An Argument, A Theory, and Finally A Recommendation

It’s a testament to my current lack of clear goals and low self esteem that I consider today my all-time writing achievement:

Getting retweeted by 4 people I don’t know, and becoming involved in an internet argument.

Anyway, I jumped into an argument between comic book journalists Tom Spurgeon and Heidi MacDonald. He writes for The Comics Reporter and she writes for The Beat. Google them. I don’t want them to see the trackback link to this and think I simply jumped in for the sake of boosting my ego.

No, I jumped in, because Mr. Spurgeon was calling out Ms. MacDonald about an issue he has with comic book news sites regurgitating PR from the “Big Two.” The “Big Two” are Marvel and DC Comics and are owned by Disney and Time Warner respectively. Often, comic book sites, especially Newsarama and Comic Book Resources will be primarily populated with copied and pasted news supplied by Marvel and DC. Anyway, he’s written more about it at length, and on his website, so go on, you can open up a new tab and hop over.

Now, where I jumped in, was when they were arguing about the validity of discussing The View mentioning that Marvel will be featuring a gay marriage in an upcoming issue of Astonishing X-Men. Aside from a “Batman’s gay” joke, it’s my understanding that the ladies on The View didn’t really break into any discussion on the subject. So, a show on ABC, owned by Disney, mentioned a news item about a Marvel Comic, also owned by Disney. And a portion of the comic book blogosphere patted themselves on the back for comic books getting mainstream coverage.

But comic books didn’t get mainstream coverage. Marvel did, and in a broader sense, the superhero comic book genre did, but really it was about Marvel saying “we love the gays!” Which is of course, awesome, and in addition to my family, I feel that my open minded worldview is heavily influenced by reading the X-Men growing up.

However, the thing that comic book news sites seem to love more than putting out Marvel and DC PR is pointing out when the mainstream media picks up such things. This somehow serves as a validation of the medium.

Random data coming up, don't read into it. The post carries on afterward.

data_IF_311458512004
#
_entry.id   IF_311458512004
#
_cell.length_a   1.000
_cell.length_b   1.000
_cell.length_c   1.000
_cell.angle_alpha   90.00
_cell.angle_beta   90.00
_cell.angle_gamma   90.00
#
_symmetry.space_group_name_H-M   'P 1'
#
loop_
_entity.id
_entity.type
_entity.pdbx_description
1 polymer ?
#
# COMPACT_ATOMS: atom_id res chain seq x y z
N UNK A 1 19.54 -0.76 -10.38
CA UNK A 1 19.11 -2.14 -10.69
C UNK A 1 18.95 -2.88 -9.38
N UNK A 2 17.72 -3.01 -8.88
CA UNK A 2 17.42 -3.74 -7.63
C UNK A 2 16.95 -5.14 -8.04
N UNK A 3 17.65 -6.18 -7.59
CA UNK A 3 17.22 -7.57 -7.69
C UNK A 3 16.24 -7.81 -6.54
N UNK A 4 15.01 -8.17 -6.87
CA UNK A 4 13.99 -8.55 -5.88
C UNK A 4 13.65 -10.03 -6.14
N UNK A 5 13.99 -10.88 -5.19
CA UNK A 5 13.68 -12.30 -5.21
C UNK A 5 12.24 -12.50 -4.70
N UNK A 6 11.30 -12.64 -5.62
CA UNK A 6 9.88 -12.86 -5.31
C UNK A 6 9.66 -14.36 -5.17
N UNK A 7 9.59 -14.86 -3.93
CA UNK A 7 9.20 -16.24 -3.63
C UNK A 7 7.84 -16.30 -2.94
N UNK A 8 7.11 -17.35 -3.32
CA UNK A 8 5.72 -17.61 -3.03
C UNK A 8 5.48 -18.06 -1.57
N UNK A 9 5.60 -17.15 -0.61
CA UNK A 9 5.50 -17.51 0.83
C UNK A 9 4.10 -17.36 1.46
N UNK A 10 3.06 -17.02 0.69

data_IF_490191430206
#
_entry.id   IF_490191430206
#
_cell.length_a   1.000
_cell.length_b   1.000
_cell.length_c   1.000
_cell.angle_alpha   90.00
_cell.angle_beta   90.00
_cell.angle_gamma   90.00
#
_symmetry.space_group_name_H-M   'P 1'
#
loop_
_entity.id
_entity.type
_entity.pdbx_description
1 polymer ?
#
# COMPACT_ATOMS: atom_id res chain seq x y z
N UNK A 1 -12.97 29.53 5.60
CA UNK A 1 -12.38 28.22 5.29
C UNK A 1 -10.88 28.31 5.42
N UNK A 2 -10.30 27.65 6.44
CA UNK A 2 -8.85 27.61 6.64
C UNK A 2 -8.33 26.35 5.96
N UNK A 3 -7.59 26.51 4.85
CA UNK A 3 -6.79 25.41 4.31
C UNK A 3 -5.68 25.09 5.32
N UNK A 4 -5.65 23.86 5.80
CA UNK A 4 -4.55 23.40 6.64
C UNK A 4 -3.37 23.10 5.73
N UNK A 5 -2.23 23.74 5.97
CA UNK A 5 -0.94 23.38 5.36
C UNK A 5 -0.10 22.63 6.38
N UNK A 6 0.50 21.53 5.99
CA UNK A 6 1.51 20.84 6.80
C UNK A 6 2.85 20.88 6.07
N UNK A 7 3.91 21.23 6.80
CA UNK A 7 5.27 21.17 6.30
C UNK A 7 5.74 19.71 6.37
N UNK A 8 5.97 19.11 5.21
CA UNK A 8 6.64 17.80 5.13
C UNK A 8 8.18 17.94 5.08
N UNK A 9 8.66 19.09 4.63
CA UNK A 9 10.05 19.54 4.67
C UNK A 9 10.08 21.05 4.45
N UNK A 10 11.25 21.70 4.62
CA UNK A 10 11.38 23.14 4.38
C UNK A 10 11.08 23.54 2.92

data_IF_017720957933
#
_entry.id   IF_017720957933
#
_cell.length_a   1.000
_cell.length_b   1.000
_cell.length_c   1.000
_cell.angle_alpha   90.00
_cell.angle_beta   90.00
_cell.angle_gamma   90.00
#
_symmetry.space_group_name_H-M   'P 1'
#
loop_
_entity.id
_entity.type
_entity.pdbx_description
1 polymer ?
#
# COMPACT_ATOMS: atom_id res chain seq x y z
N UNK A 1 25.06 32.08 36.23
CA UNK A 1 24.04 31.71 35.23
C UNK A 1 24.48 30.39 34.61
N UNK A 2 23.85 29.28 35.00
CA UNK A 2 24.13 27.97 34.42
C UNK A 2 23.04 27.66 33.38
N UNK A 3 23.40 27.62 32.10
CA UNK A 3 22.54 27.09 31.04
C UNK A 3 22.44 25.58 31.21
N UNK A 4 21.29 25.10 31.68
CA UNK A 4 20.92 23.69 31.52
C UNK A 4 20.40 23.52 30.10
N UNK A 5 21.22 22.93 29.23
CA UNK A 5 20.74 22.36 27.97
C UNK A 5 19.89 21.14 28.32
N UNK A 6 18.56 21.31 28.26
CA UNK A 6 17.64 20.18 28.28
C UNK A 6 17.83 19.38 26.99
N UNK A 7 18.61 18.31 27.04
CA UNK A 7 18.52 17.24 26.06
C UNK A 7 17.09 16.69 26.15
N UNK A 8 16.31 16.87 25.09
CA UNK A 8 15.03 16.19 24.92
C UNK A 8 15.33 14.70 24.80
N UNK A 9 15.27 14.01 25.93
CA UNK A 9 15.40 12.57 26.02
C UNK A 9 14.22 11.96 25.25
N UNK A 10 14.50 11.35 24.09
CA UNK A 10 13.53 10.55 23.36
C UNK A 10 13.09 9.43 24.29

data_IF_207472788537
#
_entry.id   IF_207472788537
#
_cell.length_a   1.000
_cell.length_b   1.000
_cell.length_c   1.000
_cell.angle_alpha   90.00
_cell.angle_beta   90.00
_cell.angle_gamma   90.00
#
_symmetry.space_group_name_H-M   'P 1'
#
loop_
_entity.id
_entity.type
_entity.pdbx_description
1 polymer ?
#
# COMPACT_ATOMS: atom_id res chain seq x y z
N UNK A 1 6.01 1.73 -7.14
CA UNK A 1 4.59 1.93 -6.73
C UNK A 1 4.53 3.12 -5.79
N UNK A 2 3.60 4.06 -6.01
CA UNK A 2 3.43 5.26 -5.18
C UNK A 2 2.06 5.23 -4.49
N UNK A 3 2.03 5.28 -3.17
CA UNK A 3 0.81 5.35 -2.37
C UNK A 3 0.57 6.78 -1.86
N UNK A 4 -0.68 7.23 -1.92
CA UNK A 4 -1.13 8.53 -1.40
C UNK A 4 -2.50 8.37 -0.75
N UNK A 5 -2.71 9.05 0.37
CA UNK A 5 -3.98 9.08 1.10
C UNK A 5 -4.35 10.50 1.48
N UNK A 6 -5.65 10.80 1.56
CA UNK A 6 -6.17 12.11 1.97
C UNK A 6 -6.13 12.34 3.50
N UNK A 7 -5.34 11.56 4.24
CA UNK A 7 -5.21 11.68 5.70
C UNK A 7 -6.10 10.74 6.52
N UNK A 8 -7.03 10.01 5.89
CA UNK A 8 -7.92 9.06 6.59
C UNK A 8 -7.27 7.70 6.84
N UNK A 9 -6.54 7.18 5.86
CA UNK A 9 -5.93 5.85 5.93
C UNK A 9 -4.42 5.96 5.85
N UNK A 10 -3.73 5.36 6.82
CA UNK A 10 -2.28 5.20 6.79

It is not, and its not what most of them want.

That’s right, Internets, I’m telling you what you want.

Boom, I just beat the internet with a superkick.

What you want is validation of superheroes. You want it to be cool, to be okay in the same way that your cousin being a sports fan is.

Well, I hate to be the one to tell this to you, but it’s already happened. The Avengers has broken a billion dollars. The Dark Knight did so as well a couple of years ago. My mom knows who Hawkeye is. There were government certified douchebags in the theater, excited to see a movie about superheroes at a midnight showing of Avengers that I went to. They will probably be at The Dark Knight Rises and help that to over a billion dollars as well. Superheroes? They’re alright with everyone.

The real hurdle is comic books are not just superheroes. Comic books are an art form and a storytelling medium just like television, film, and literature. There are horror comics, mysteries, romance, sci-fi, fantasy, crime, hard sci-fi, every day life (is that a genre?) and so on and so forth. I think Anthony Bourdain’s even working on a spy/cooking mashup. So yeah, pretty diverse.

But no one pays that fact any mind. It’s an industry that is caught up in the conventions and the comfort offered by one genre and by doing so is keeping people out. It’s not mainstream media coverage that’s going to get people into comics. It’s people who love comics telling people about comics that will get people into comics. (Did I say “People” and “Comics” enough? I DO NOT OWN A THESAURUS. BUY ME ONE).

So, to finally give some purpose to this blog now that I’ve given some further context to my mission statement:

READ THIS COMIC BOOK: Y: The Last Man: by Brian K. Vaughan and Pia Guerra. Yorick Brown is the last man on earth. Further discussion of the concept and this comic, next post!

Low-risk investment: Y: The Last Man #1, FREE on Comixology. For those with iPads, Kindle Fires, other tablets, or even a laptop, you can read the first issue for free here, by signing up for a Comixology account.

Slightly higher-risk investment: Y: The Last Man Volume One: Unmanned, $9.77 on Amazon. You’re buying the first six issues collected. You can also get the first volume digitally on Amazon for $9.28 if you have a Kindle Fire.

We’ll discuss this next time. Consider yourselves bookclubbed.

Published by pauldekams

Paul DeKams is a socially awkward malcontent working in marketing in New York City. So, yeah, he’s a writer. He's written a few independent film projects, written a blog about comics, and even has an embarrassing Live Journal you can find if you try really hard.

4 thoughts on “An Argument, A Theory, and Finally A Recommendation

    1. I put it in there as a joke, but now that the gauntlet is thrown, I’ll put together a post of hard sci-fi comics. (It will likely mostly be written by Warren Ellis)

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